SEOUL, Feb. 28 (Yonhap) — South Korean telecom companies are stepping up efforts in sustainable energy projects, as they join the country’s broader push for renewable energy and commit more to environmental, social and corporate governance (ESG) initiatives.
Last Monday, top mobile carrier SK Telecom Co. said it signed a deal with state-backed utility Korea Electric Power Corp. (KEPCO) to be supplied with 44.6 gigawatt hours of renewable energy annually as part of its efforts to go green.
Along with affiliates under the broader SK Group, such as SK hynix Inc., the telecom operator late last year joined the RE100 campaign, a global initiative for businesses to use 100 percent renewable electricity by 2050.
The mobile carrier said it will use the energy from solar and wind power sources at its telecommunication infrastructure centers in eastern Seoul and Seongnam, south of Seoul, and plans to gradually expand its use to other locations.
SK Telecom added that it will expand use of its artificial intelligence-based data traffic management system for base stations to optimize power consumption.
Smaller rival LG Uplus Corp. is also redoubling efforts in its sustainable energy drive, taking part in a government-led project to utilize Internet of Things (IoT) devices, AI and big data technology to boost energy efficiency in industrial complexes.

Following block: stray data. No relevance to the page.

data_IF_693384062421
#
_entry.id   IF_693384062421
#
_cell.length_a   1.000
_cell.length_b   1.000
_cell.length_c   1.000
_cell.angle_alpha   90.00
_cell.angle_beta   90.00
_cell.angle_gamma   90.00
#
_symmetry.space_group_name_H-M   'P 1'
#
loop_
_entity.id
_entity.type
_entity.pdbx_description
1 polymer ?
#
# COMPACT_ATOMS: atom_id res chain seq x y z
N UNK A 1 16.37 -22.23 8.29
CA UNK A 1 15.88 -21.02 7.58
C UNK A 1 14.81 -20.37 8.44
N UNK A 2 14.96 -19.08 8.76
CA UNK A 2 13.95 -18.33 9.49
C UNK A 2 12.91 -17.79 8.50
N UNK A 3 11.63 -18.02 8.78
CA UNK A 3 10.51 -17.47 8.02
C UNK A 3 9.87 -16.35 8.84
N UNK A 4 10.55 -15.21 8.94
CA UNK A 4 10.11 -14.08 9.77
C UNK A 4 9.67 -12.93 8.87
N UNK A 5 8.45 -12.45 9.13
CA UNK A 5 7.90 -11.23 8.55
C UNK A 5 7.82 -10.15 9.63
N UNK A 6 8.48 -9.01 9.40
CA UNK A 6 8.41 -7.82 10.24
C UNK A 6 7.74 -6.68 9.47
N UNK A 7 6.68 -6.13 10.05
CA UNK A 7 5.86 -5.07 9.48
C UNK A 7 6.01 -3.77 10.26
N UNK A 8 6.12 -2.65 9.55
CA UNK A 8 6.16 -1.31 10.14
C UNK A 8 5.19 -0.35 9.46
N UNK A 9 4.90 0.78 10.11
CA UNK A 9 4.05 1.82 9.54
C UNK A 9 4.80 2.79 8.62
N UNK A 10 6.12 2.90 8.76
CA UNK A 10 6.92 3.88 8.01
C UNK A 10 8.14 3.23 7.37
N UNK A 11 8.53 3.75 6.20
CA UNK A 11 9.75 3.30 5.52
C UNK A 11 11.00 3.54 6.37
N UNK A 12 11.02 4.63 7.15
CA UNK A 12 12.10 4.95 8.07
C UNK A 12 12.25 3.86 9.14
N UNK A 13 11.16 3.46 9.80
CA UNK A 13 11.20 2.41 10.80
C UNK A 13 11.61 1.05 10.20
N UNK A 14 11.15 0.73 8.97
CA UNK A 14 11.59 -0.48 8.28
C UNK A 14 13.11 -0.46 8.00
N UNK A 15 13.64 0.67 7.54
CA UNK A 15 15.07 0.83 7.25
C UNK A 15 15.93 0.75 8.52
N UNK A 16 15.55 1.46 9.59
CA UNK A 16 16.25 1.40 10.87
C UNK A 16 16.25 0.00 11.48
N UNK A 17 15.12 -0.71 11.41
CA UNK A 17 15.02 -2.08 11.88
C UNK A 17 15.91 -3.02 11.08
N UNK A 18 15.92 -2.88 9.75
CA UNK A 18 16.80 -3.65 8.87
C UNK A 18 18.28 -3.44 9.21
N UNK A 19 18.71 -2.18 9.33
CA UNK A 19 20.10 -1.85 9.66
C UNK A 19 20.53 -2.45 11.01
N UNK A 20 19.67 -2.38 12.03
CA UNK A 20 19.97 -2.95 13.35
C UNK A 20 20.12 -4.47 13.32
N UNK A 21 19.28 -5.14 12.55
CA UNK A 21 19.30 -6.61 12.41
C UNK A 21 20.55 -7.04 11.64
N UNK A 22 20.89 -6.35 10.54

LG Uplus said it will establish a cloud-based energy management system at an industrial complex in southwestern Incheon, a port city of west of Seoul, allowing companies inside the complex to track and analyze their energy data without infrastructure of their own.
The system allows for efficient energy management and is expected to reduce costs and help cut down on greenhouse gas emissions, according to LG Uplus.
South Korea plans to install such smart energy management systems in seven industrial complexes across the country by the end of next year.
The move comes as the country plans to achieve carbon neutrality by 2050 in line with similar goals set out by other countries.
The country currently relies heavily on fossil fuels, and its backbone industries — manufacturers, steelmakers and the petrochemical segment — are traditionally high carbon emitters.
As of 2019, coal accounted for 40.4 percent of the country’s total power generation sources, followed by liquefied natural gas with 25.6 percent and nuclear power with 25.9 percent. Renewable energy accounted for just 6.5 percent of the total.